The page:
Fathers are the key to child behavior.

Fathers the key to child behaviour.

Children who have contact with their fathers following a family break-up suffer fewer behavioural problems, academics said today.

Youngsters who have a close relationship with their natural father after their parents split up are likely to be less disorderly, anxious or aggressive.

Researchers discovered that children who had infrequent or no contact at all with their non-resident fathers were more likely to externalise and internalise problems.

Professor Judy Dunn from the Institute of Psychiatry at Kings College, London, analysed data collected from 162 children whose parents had separated over a two-year period.

Of those children, 18% had no contact with their father, and 16% had contact less than once a month.

The research was part of the continuing Children Of The 90s project based at Bristol University, which has been monitoring the progress of 14,000 children in the Avon area since 1991.

The findings were published in the Journal of Child Psychology and Psychiatry.

Prof Dunn said: “There is a practical message here – parents should make a great effort to get on well after they split up.

“They should put their differences behind them for the sake of the children. The more contact there is the better the outcome for the children.”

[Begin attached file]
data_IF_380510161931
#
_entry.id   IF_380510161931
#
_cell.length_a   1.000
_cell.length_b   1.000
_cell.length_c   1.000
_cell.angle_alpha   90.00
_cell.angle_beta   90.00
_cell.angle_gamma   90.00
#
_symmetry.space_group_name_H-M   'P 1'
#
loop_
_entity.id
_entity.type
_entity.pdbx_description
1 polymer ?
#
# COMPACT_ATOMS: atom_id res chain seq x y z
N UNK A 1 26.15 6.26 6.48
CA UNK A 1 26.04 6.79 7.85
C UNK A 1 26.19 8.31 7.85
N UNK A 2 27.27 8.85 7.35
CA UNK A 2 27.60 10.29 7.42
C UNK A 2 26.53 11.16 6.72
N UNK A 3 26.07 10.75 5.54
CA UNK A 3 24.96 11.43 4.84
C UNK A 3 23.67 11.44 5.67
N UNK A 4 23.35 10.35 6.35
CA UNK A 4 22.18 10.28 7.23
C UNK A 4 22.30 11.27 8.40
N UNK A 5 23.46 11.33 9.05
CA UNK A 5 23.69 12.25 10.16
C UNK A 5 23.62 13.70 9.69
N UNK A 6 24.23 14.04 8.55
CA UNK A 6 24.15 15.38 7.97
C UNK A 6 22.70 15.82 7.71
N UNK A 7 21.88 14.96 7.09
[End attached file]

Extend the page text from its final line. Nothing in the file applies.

Researchers interviewed all 162 children (initially at an average age of eight and a half) about their relationship with their mothers, fathers and stepfathers.

The mothers were asked to report on children’s behaviour, on whether they were aggressive or delinquent (externalising behaviour) or withdrawn, anxious, or depressed (internalising).

The research comes in the wake of an attack on the Prime Minister with a purple flour bomb by campaign group Fathers 4 Justice.

Rights

The group claims current laws are failing children and fathers and wants better parenting rights for fathers.

Prof Dunn said: “This research is the best kind of thing to support the case of some desperate campaigners who want more access to their children.

“Our findings were unequivocal: more frequent and more regular contact was associated with closer more intense relationships with non resident fathers and fewer adjustment problems in children.”

Prof Dunn noted that the amount of contact between a child and a father was related to the relationship between the parents.

She added: “This underlines the importance of parents developing a good working relationship over children’s issues and of keeping any problems in their own relationships separate from their parenting.”

The research showed there tended to be less contact between children and their fathers if the mothers had been relatively young when pregnant.

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